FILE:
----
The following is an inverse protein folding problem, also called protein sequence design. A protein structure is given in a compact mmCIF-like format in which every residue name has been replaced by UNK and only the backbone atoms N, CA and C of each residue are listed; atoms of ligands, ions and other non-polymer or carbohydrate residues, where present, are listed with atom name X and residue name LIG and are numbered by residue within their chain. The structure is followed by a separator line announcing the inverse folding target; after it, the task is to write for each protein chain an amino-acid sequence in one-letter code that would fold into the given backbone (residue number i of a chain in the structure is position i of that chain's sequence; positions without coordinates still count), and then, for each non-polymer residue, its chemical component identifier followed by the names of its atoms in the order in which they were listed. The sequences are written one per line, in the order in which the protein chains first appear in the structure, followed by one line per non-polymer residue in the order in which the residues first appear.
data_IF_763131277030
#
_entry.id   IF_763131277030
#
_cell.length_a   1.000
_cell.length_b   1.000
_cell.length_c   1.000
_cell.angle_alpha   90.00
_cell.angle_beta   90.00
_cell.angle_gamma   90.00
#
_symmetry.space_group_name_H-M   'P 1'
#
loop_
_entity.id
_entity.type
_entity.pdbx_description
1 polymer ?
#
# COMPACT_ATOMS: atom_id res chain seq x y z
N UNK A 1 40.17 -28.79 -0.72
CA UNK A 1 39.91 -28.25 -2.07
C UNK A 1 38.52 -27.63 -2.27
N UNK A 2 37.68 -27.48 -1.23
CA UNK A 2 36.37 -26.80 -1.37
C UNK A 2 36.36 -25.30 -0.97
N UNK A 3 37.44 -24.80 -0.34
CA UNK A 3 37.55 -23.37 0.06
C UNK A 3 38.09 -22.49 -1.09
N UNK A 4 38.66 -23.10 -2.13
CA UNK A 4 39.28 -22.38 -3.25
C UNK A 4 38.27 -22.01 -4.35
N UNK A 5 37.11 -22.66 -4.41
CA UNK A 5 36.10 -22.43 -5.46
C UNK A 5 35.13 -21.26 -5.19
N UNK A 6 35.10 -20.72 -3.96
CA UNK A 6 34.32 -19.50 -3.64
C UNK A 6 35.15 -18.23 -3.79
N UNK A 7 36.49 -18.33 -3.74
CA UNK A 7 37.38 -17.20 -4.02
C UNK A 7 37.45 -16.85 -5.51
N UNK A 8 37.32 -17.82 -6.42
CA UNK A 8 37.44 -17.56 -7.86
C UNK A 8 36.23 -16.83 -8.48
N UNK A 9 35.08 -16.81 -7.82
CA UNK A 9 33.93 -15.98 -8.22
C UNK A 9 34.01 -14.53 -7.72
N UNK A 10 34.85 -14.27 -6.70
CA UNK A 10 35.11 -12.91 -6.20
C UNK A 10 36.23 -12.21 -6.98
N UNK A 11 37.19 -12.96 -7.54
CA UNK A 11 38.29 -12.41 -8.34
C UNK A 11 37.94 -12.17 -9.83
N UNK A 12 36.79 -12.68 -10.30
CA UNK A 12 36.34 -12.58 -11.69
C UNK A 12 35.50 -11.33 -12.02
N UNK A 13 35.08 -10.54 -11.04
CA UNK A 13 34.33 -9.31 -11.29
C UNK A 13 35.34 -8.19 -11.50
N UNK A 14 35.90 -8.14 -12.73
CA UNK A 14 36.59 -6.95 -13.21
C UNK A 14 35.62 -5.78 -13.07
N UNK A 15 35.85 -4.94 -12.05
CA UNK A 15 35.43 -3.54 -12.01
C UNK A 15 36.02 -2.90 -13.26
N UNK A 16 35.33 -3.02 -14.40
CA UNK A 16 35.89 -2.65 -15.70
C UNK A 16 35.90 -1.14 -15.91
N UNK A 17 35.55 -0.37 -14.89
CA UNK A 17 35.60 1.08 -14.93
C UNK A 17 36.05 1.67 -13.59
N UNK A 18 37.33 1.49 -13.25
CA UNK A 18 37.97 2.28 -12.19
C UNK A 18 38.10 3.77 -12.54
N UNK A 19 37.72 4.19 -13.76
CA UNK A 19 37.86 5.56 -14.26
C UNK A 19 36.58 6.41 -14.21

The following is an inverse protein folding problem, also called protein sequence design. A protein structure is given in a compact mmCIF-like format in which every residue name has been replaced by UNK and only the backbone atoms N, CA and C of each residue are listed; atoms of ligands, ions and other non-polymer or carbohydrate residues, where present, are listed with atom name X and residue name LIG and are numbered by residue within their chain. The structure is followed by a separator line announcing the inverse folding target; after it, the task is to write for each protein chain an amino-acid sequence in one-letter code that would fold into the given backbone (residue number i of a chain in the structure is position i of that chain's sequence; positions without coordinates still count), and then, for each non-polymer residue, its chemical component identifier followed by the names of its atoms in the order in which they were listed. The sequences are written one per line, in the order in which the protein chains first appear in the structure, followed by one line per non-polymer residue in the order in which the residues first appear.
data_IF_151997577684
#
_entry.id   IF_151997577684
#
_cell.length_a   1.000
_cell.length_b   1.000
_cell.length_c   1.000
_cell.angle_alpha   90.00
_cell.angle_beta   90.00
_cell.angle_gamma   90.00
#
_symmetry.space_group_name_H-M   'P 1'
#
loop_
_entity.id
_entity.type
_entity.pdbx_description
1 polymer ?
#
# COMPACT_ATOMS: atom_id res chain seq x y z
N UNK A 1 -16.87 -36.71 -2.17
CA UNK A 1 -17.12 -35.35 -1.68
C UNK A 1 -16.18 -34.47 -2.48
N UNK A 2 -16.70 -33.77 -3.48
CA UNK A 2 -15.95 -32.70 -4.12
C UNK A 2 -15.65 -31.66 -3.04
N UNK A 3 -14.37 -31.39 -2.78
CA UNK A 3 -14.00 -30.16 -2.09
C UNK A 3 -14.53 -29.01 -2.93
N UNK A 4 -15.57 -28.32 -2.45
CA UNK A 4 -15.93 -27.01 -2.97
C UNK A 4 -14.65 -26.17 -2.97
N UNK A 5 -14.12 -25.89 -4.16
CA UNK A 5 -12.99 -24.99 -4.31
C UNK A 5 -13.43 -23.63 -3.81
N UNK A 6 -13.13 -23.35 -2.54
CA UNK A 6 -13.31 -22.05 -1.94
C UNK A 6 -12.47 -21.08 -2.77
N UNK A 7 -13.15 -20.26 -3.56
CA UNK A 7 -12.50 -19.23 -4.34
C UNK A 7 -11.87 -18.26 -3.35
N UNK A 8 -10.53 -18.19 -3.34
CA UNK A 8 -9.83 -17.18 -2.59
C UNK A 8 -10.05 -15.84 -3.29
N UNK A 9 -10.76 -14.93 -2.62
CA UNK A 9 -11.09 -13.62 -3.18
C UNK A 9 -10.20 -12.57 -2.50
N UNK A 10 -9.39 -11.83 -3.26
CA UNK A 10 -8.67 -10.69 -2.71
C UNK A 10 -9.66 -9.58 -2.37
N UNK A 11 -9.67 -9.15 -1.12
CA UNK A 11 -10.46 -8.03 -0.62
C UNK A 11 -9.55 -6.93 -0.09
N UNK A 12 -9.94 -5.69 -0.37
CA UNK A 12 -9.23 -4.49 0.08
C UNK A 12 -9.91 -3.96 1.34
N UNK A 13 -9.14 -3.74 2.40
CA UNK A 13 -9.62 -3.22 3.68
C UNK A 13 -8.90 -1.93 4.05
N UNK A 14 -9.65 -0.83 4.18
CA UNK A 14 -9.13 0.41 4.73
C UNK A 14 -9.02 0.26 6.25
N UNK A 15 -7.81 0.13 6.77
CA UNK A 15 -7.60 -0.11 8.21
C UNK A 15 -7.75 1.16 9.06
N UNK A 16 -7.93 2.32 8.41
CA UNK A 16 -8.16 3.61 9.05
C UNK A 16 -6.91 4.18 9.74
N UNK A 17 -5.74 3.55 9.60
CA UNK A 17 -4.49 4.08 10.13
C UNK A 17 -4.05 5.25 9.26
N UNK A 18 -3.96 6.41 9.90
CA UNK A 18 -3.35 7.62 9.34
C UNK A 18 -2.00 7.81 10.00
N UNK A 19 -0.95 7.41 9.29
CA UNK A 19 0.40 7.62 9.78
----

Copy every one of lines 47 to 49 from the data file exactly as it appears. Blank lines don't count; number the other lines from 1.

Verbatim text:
CA UNK A 9 33.93 -15.98 -8.22
C UNK A 9 34.01 -14.53 -7.72
N UNK A 10 34.85 -14.27 -6.70